With the 30 June revolution came change. And with change, came new terms and expressions which weren’t as common to Egyptians before. In other cases, some common expressions just got new meanings.
Below is a compilation of some of the most remarkable terms and expressions in Egyptians’ current vocabulary with accurate definitions*.
Upper middle-class citizen who goes to Tahrir Square in his/her polo shirts or holding his/her Prada bag. He/she tends to sit outside the Arab League’s headquarters where he/she can rent uncomfortable, plastic chairs; EGP 10 to 20 per chair. His/her form of revolt involves applaud whenever a military jet flies over the square. Revolutionaries residing at the other side of Cairo have the option of revolting outside the Itehadiya Palace in Heliopolis.
The process of massing up in the squares to support the ruling regime against “violence and terrorism”.
Protester who holds yellow banners with the “R4bia” signs on them and chants against the army. Should he/she be armed, his/her categorisation rises one degree as he/she becomes a terrorist militia.
- Muslim Brotherhood:
A militant group stemming from a masonic international organisation, carrying out the United States and Qatari agendas in the Middle East. The group is responsible for everything bad Egypt has ever seen such as; the battle of the camels, the violence and breaking into police stations which took place on 28 January, 2011, former President Anwar Al-Sadat’s assassination and former President Gamal Abdel Nasser’s death. Evidence suggests the Brotherhood’s also responsible for the Israeli occupation of Palestine.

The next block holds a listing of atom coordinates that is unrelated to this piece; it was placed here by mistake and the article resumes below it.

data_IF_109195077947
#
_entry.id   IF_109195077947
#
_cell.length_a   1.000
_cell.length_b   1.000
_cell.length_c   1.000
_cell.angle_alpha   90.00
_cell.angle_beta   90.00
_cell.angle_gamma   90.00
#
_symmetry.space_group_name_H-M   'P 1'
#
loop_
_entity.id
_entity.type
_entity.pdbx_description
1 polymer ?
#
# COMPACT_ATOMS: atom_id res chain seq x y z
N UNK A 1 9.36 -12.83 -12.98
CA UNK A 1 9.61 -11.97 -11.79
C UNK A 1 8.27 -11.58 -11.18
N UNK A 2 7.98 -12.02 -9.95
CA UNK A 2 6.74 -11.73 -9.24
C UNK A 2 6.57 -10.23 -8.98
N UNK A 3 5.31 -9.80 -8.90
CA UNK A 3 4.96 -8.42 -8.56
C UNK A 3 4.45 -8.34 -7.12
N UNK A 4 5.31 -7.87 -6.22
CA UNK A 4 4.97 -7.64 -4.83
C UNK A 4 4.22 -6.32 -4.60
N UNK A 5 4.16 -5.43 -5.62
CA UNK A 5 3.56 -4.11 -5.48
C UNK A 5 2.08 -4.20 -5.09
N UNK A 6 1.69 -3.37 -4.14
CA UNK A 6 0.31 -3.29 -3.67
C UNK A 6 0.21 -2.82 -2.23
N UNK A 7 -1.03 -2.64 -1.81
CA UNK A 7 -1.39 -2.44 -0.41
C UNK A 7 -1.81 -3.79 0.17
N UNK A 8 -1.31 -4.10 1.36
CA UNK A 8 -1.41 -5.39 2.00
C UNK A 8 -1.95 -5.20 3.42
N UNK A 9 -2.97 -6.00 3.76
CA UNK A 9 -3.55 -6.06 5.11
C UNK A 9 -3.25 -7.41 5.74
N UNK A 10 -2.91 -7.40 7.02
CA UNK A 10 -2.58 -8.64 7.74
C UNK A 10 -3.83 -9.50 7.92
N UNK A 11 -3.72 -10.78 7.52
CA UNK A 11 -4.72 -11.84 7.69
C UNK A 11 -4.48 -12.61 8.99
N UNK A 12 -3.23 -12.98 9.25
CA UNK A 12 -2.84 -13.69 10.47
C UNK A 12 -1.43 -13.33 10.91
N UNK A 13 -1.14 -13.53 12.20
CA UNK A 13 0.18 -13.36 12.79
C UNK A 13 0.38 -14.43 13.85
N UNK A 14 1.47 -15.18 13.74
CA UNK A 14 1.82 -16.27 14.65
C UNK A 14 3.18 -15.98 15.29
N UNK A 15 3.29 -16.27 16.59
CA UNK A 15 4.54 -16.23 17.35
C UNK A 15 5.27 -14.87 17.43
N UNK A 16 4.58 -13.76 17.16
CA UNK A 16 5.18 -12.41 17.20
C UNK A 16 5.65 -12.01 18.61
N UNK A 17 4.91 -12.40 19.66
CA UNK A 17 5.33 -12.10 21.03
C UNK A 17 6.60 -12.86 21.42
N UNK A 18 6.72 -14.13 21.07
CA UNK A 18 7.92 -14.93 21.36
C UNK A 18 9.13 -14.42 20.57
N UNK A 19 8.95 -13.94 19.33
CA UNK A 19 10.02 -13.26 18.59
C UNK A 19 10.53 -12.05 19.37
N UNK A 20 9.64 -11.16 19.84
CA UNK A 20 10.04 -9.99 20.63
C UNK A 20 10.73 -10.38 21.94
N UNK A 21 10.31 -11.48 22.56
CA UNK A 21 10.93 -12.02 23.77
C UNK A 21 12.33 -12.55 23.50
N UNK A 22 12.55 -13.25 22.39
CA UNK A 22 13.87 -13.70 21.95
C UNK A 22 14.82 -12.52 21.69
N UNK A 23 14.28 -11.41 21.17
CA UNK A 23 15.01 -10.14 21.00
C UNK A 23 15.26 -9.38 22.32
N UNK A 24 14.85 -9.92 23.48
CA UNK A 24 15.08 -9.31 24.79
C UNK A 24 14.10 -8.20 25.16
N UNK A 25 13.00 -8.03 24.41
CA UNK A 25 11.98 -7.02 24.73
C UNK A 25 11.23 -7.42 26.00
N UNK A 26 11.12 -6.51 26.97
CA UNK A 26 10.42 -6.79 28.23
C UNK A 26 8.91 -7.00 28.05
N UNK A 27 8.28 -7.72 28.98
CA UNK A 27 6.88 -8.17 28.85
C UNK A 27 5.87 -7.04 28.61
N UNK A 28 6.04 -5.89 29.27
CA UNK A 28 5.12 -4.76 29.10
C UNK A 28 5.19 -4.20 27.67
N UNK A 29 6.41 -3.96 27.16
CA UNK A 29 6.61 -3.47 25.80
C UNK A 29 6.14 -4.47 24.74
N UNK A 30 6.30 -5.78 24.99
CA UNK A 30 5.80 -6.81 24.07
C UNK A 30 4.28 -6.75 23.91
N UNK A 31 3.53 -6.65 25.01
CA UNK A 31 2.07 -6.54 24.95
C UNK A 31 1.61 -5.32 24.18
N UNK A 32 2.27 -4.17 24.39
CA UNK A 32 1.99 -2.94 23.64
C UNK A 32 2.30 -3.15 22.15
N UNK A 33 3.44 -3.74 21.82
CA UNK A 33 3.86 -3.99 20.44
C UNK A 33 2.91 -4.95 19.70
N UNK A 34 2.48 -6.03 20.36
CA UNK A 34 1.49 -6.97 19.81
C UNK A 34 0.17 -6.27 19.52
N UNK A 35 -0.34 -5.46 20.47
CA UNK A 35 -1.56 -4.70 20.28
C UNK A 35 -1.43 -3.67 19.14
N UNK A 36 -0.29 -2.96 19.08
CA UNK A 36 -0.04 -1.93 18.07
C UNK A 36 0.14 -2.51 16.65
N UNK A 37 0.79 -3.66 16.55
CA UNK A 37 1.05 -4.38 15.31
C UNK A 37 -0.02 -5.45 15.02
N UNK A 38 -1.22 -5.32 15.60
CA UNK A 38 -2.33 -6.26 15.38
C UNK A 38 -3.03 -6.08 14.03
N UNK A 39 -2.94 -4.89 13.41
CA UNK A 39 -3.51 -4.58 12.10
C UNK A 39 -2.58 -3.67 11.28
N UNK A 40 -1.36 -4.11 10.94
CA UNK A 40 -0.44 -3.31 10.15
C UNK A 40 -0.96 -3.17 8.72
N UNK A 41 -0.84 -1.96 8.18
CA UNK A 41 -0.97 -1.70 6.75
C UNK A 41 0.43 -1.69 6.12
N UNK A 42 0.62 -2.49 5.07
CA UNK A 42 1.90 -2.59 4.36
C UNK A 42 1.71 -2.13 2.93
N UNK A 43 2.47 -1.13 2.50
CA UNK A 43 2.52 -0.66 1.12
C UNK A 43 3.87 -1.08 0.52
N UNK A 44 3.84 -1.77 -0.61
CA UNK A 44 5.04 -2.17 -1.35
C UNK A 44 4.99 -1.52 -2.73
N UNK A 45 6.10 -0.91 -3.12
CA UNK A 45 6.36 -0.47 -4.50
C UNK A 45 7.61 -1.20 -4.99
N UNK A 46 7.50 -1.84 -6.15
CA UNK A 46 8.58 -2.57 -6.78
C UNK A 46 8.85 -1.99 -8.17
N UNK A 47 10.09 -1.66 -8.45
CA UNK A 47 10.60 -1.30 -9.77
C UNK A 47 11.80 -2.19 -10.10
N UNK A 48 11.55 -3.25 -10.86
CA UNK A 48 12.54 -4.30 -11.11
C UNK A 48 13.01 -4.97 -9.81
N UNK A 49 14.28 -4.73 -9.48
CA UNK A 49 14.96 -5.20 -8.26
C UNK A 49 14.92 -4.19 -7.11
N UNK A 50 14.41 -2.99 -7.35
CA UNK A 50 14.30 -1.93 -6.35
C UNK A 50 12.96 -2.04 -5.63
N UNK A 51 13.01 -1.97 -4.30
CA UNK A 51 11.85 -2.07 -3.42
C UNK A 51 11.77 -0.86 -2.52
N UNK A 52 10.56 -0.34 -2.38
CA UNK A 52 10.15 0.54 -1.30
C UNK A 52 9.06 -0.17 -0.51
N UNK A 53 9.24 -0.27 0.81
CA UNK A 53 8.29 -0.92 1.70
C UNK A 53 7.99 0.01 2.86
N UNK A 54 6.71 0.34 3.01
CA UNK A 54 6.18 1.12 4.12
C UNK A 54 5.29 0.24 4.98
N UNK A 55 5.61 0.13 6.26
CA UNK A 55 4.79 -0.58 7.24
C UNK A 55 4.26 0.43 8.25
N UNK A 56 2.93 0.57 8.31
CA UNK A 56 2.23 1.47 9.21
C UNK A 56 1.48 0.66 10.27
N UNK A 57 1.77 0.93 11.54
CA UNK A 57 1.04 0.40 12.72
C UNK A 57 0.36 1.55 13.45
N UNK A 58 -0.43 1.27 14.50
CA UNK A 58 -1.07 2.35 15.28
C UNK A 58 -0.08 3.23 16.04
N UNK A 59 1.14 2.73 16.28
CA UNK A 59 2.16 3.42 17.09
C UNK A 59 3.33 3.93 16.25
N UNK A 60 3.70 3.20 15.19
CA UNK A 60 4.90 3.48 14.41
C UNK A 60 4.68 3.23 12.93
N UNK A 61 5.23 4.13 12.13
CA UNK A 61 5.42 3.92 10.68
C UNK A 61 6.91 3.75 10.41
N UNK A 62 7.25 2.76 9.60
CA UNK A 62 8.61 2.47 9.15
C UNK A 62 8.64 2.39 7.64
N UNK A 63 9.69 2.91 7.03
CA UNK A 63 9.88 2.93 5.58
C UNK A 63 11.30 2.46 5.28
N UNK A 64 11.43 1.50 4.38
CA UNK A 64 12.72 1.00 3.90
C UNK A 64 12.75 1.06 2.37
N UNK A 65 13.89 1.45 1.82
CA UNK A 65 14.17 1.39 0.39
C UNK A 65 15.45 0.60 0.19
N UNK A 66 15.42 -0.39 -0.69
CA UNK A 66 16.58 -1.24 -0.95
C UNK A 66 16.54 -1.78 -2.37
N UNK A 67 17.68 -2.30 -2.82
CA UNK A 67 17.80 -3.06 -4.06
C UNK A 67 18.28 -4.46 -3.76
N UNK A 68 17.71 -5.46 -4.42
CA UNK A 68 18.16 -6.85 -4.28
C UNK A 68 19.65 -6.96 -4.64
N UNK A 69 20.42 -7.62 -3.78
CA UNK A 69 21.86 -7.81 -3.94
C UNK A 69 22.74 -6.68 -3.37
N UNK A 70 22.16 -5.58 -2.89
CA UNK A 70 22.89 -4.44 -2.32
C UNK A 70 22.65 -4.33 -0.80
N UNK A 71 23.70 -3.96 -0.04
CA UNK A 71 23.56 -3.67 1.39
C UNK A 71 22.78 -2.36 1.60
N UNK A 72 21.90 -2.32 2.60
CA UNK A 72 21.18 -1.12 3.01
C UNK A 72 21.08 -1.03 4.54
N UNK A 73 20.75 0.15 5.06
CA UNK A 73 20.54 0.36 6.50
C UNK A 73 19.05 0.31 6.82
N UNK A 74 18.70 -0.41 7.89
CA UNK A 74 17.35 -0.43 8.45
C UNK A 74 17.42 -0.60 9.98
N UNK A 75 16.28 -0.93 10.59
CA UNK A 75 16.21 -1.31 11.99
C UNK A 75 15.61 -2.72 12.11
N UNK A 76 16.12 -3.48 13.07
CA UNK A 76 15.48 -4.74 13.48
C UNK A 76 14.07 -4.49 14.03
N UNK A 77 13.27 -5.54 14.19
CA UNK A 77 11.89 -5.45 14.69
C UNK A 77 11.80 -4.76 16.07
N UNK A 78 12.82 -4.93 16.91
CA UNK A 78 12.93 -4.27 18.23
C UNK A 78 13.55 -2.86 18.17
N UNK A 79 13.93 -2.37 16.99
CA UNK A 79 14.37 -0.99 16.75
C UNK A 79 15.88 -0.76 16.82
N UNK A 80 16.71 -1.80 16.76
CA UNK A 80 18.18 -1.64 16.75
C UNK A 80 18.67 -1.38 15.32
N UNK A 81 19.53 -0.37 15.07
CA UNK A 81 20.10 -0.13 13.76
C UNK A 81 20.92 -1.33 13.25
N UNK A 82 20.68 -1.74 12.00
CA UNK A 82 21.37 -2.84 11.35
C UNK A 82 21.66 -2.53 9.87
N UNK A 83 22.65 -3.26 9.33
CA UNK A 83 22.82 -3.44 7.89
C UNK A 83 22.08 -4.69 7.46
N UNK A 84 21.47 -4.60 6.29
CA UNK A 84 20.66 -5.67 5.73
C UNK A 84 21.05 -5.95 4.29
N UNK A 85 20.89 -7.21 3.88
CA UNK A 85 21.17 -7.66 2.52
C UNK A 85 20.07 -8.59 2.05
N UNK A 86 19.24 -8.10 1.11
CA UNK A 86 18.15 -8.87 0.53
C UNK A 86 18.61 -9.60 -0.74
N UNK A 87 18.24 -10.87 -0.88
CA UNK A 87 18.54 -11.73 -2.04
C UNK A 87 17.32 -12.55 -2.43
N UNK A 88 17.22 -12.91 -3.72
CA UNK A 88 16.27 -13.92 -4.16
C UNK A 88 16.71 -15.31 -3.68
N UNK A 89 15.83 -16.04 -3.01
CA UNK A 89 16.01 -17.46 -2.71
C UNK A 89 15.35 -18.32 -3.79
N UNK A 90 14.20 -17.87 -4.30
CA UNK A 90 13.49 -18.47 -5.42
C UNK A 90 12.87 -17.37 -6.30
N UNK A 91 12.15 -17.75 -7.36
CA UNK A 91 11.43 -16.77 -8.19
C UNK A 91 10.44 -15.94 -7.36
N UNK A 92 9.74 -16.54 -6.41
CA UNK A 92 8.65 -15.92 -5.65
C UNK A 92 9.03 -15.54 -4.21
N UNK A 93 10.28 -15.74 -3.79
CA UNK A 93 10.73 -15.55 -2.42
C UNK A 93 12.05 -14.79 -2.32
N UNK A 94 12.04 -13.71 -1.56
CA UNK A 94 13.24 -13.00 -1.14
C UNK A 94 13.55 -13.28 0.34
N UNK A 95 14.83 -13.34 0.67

A term used to exclusively refer to anybody holding a police or military rank who dies while fighting terrorists. Should he die while shooting at unarmed terrorists, he remains a martyr. If it’s the unarmed terrorists who are killed, they are obviously still terrorists; never martyrs.
- Military coup:
A forcible takeover of power by the military against the general public’s approval.
example: cannot be provided since military coups do not exist in Egypt.
- Foreign agent:
An individual, Egyptian or foreigner, who addresses any minor mishaps by the security forces as “violations”, and/or writes about those minor mishaps in English.
A person who writes in Arabic for state-run newspapers or state-run magazines or prepares news to be broadcast on state- radio or state-television and is a member of the Press Syndicate. Material a journalist covers should include the terrorism of the Muslim Brotherhood and the martyrs of the security forces.
example: Ahmed Abu Deraa, who won the European Union’s Samir Kassir Award for Freedom of the Press for his 2012 investigative article on human trafficking in Sinai, is NOT a journalist
A plan put forward by general commander of the armed forces Abdel Fatah Al-Sisi for the current transitional period which everybody acknowledges though few could define.
A convenient venue to hang out, sell assortments of products ranging from roasted corn to flags and Al-Sisi posters, grope and/or gang-rape women, and camp-out in the summer.
* This glossary will keep getting updated as long as new terms surface.